THE ZONE BLITZturns 25 next year. It has become a staple of pro football, but why does itremain suffocating after all these years, and how did its inventor devise thescheme in the first place? "Necessity was the mother of invention,"Steelers defensive coordinator Dick LeBeau said last week. "When I played,offenses ran [the ball] probably 65 percent of the plays. As time went on, itwas just about reversed. We needed to be more imaginative to stop these passinggames."
This is an article from the Dec. 22, 2008 issue
LeBeau, theyoungest-looking 71-year-old coach in NFL history, is celebrating his 50thseason in the NFL this year—14 as a fine cornerback for the Detroit Lions, 36as a well-traveled coach—and he has never been better: Through 15 weeks hisSteelers lead the league in points allowed, total yards and passing D, and aresecond in rushing. No NFL team since the 1959 Giants has finished a season No.1 in all four categories.
LeBeau was a goodpal of Bob Knight's when both attended Ohio State in the late '50s, and they'vekept in touch to this day. Their conversations inevitably turn to defensivepressure on the ball. It worked for Knight on the basketball court, and it hasworked for LeBeau, especially since the idea of safe pressure came to him whilepreparing for his first coordinator job, in Cincinnati in 1984. While scoutingfor the '84 draft, LeBeau talked to LSU coach Bill Arnsparger about pressuringthe passer while still being able to cover receivers. That got LeBeau tothinking: On obvious passing downs, what if he dropped a defensive lineman ortwo or a linebacker into a shallow zone and blitzed a defensive back orlinebacker? Zones wouldn't be left unmanned, and by the time the quarterbacksaw an open receiver, the confusing blitz package would have—hopefully—done itsjob. The zone blitz was born.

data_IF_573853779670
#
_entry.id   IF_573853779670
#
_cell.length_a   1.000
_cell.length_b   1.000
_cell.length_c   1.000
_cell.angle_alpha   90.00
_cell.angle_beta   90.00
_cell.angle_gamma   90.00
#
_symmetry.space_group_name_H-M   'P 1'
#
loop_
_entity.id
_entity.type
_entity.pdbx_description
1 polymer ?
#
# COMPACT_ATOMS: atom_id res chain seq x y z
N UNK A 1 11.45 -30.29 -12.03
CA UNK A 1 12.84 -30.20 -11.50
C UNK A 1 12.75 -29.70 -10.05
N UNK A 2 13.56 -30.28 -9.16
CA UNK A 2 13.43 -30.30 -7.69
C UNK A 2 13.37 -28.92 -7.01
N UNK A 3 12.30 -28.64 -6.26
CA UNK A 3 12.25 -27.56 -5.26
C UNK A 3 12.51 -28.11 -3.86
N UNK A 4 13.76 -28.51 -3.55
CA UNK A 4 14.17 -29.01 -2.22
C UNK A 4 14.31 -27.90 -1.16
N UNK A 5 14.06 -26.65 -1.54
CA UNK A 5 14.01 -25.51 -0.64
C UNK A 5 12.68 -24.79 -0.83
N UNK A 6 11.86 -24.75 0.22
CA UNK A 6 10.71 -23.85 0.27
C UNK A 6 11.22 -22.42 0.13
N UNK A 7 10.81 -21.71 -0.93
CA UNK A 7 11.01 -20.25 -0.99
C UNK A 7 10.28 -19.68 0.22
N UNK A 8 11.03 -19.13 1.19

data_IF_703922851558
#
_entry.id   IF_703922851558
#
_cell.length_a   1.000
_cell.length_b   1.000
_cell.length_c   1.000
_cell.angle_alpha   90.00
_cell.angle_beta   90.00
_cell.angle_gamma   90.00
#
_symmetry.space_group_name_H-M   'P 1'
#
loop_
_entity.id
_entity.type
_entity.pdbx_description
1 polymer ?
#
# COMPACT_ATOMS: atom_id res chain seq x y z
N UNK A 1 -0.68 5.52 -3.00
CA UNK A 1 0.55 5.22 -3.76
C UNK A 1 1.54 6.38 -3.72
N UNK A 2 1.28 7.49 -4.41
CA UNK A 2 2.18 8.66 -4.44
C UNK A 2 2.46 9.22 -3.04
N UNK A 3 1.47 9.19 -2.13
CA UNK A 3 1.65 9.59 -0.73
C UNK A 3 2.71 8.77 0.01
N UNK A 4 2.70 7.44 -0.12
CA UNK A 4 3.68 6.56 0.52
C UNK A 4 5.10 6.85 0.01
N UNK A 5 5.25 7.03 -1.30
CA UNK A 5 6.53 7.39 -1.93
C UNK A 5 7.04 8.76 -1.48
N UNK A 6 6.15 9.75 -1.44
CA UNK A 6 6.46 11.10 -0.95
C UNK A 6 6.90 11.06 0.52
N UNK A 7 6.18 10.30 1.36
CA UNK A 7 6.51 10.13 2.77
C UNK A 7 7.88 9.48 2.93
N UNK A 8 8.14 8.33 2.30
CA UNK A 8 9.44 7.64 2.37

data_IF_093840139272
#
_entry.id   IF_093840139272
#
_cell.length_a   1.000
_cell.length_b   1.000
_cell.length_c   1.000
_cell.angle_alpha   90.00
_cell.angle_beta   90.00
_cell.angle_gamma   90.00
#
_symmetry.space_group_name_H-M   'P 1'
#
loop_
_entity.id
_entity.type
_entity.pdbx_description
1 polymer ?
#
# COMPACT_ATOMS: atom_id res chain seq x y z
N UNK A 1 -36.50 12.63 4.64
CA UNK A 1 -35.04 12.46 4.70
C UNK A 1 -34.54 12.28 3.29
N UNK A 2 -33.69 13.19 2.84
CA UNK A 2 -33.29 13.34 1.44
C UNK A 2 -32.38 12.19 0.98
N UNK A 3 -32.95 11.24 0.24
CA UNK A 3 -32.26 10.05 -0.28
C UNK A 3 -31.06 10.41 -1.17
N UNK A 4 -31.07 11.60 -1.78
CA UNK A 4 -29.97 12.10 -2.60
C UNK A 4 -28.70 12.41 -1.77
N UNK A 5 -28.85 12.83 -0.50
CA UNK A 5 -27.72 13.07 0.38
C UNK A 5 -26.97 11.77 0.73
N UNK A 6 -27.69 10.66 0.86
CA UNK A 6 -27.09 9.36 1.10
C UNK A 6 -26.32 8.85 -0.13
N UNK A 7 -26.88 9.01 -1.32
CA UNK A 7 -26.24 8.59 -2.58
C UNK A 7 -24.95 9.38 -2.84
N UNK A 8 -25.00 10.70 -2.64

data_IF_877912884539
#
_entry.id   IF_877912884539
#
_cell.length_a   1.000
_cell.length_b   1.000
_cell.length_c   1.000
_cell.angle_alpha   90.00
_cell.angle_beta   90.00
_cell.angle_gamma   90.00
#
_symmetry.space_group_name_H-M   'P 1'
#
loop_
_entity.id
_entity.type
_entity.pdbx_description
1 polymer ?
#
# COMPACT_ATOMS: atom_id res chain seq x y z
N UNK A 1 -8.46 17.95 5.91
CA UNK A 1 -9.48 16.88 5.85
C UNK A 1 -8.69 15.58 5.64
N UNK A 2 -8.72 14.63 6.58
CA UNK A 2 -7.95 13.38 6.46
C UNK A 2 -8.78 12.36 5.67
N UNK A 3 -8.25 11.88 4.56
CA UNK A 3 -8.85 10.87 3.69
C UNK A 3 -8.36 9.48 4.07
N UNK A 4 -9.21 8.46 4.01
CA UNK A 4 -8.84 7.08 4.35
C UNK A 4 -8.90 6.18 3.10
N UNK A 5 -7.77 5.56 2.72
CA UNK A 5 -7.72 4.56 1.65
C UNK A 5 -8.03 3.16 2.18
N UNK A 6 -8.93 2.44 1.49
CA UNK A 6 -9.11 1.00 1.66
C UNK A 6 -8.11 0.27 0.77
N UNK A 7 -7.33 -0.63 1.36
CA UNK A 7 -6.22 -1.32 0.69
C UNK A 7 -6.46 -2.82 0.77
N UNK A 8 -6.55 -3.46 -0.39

LeBeau's schemebegan to flourish when he joined Bill Cowher's Steelers staff as secondarycoach in 1992, and it has really taken off for him since '03, LeBeau's singleseason as a Bills assistant. That year Buffalo improved from 15th in totaldefense to second, and the players bought into the scheme on opening day when335-pound defensive tackle Sam Adams dropped into the middle linebacker's zone,picked off Tom Brady and returned the interception 37 yards for a touchdown. InPittsburgh since 2004, LeBeau's units have ranked first, fourth, ninth andfirst overall, with this year's team playing better than any unit LeBeau hascoached.
The Steelers mayhave the two perfect outside linebackers for the zone blitz: five-year veteranJames Harrison and second-year man LaMarr Woodley. They're equally adept atcoverage and rushing the passer, and the 265-pound Woodley is a good runstuffer. "I was a 4--3 end at Michigan, and I think I dropped into coveragesix plays there," Woodley says. "When I got here, I knew they weredrafting me to pressure the quarterback, and I didn't know why they'd want meto drop back. But I drop maybe 40, 50 percent of the time now, and I see why.The tackle doesn't know what I'm doing, and it keeps me fresh. If you're notrushing, not fighting with someone, you're running with a receiver." OnNov. 30 that meant covering Patriots wideout Randy Moss. "They've pickedthe perfect players for that system—athletic guys who can drop intocoverage," says Titans coordinator Jim Schwartz. That's the key, LeBeausays. Linemen have to be nimble, corners physical and linebackers versatile.And it helps to have a leader like strong safety Troy Polamalu, equally goodstuffing the run and staying with wideouts. "I've stolen from DickLeBeau," says Ravens coordinator Rex Ryan. "If I'm going to watch oneteam now, it's Pittsburgh."
The defense, andthe man, show few signs of aging. "It's a young man's job," LeBeau saidlast Thursday, still at the office at 7:30 p.m. "I don't know how you'resupposed to feel at 71, but I very seldom need the alarm clock to get up. Iguess that's a good sign."